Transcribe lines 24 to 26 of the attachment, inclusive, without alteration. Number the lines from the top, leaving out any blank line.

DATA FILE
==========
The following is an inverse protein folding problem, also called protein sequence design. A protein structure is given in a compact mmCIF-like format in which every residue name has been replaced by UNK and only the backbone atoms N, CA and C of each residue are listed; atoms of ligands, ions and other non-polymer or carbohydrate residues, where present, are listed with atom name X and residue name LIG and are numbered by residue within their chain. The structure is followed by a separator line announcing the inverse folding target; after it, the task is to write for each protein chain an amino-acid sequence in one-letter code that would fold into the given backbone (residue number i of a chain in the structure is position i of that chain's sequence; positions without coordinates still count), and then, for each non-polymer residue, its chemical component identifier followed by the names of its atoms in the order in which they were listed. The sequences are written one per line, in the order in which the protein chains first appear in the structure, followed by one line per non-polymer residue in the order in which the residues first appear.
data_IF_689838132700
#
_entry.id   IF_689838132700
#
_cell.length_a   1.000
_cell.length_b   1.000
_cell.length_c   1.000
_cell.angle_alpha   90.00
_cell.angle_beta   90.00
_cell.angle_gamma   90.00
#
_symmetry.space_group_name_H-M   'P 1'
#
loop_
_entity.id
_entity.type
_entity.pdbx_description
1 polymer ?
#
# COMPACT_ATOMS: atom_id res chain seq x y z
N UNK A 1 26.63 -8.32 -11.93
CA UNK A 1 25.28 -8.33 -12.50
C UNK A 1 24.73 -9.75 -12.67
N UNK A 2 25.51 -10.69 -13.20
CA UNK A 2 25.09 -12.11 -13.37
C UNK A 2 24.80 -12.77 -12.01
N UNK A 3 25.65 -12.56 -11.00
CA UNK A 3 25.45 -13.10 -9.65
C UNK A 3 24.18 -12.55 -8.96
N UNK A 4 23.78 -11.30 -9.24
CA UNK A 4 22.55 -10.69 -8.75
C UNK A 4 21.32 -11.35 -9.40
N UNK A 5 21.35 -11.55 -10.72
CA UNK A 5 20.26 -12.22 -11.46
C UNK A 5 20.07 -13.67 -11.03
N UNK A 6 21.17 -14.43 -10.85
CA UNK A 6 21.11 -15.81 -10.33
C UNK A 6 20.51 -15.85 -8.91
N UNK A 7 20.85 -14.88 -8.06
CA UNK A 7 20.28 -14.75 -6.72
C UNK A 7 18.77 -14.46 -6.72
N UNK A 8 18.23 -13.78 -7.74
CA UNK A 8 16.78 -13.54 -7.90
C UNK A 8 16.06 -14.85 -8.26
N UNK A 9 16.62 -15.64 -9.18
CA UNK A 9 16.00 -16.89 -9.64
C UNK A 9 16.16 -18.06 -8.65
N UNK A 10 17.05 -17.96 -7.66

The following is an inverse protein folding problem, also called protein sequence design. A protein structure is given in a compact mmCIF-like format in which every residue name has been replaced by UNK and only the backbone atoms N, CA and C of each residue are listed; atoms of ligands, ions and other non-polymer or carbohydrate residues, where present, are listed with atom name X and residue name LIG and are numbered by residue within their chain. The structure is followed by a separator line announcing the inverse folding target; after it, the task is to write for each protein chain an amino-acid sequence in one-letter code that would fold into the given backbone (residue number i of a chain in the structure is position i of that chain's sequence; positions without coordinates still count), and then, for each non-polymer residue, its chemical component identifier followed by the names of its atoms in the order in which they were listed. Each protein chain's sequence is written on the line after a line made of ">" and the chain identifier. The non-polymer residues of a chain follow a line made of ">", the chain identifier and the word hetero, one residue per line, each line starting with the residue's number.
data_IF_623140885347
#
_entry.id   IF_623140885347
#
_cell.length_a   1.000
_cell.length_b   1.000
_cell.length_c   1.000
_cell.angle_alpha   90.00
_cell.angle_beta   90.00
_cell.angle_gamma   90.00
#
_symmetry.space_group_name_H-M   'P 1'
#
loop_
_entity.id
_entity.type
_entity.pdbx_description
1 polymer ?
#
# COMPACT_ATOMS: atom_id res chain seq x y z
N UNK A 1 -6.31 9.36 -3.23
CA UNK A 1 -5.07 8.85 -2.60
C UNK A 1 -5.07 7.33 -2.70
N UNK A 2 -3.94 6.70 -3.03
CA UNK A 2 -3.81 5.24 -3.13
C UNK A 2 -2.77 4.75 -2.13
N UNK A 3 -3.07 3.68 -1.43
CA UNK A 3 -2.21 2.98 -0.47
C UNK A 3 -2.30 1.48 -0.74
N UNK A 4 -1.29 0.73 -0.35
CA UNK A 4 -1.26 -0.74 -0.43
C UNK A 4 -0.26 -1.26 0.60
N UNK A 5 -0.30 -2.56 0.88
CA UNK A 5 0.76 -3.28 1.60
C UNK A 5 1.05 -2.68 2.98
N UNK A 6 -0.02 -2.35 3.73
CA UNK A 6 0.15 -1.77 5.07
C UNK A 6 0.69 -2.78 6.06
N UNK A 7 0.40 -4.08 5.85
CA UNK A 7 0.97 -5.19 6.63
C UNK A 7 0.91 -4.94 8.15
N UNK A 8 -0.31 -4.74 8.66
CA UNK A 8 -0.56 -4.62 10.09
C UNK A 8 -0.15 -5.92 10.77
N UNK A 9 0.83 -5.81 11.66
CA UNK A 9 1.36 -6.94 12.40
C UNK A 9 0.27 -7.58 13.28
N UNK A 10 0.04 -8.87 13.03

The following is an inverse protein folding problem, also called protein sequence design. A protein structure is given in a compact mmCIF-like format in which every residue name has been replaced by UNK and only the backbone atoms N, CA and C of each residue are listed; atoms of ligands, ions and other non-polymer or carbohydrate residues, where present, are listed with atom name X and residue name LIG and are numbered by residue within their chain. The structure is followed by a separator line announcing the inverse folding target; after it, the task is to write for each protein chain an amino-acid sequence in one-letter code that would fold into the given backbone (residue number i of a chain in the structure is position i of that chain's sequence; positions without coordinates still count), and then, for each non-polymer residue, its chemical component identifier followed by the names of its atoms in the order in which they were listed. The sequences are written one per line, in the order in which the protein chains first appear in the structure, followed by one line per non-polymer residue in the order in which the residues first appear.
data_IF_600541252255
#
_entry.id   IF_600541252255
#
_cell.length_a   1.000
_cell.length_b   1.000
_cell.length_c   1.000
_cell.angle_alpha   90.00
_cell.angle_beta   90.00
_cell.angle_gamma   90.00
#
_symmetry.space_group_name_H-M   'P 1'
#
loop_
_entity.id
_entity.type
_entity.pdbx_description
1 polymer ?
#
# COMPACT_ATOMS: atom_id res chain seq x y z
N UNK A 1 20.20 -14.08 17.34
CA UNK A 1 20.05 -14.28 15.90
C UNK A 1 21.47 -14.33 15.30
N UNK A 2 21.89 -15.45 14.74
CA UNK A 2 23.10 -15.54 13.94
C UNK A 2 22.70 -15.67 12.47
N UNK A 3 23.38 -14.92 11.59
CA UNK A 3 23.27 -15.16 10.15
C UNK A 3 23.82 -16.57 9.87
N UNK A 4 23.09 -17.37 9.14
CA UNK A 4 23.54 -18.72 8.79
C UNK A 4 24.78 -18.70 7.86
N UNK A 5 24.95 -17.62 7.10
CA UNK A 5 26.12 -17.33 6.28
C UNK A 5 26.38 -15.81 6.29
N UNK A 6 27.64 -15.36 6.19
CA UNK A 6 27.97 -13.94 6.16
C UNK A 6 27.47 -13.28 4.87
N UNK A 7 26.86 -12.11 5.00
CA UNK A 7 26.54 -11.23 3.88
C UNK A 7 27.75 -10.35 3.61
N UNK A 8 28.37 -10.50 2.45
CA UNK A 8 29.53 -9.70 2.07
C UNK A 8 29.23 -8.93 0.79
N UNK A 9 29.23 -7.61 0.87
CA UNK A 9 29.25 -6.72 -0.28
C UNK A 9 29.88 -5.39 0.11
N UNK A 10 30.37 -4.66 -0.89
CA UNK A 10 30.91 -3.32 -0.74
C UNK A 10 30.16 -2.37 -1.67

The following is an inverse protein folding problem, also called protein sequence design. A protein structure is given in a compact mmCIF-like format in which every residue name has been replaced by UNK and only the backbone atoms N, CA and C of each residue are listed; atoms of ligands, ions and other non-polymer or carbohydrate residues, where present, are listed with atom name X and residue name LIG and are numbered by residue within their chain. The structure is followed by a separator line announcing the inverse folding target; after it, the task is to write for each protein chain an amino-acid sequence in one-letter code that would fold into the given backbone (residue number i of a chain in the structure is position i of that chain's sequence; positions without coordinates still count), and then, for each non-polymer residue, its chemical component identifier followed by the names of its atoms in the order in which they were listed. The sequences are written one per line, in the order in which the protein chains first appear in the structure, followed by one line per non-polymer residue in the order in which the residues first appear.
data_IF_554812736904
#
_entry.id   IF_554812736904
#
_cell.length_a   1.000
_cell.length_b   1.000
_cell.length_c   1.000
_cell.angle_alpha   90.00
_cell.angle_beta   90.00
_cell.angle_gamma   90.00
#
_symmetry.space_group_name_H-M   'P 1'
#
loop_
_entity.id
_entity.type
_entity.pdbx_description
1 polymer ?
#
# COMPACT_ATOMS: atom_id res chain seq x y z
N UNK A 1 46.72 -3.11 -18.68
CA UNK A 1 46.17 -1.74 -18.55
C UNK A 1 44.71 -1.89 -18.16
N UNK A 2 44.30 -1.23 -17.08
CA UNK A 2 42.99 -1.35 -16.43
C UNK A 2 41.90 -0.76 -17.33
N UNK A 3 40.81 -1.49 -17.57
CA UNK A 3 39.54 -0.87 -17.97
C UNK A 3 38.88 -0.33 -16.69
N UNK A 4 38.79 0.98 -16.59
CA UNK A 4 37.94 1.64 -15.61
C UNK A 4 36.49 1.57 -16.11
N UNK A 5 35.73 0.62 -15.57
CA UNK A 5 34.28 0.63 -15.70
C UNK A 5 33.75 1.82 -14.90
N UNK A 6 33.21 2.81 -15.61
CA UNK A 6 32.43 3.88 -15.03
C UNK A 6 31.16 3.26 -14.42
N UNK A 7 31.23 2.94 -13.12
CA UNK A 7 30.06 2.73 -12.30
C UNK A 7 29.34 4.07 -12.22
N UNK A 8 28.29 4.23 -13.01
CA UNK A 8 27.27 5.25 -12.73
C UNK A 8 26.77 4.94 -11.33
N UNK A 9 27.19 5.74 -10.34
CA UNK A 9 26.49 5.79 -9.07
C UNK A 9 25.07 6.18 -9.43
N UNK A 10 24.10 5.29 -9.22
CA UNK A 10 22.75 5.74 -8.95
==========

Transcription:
C UNK A 1 24.73 -9.75 -12.67
N UNK A 2 25.51 -10.69 -13.20
CA UNK A 2 25.09 -12.11 -13.37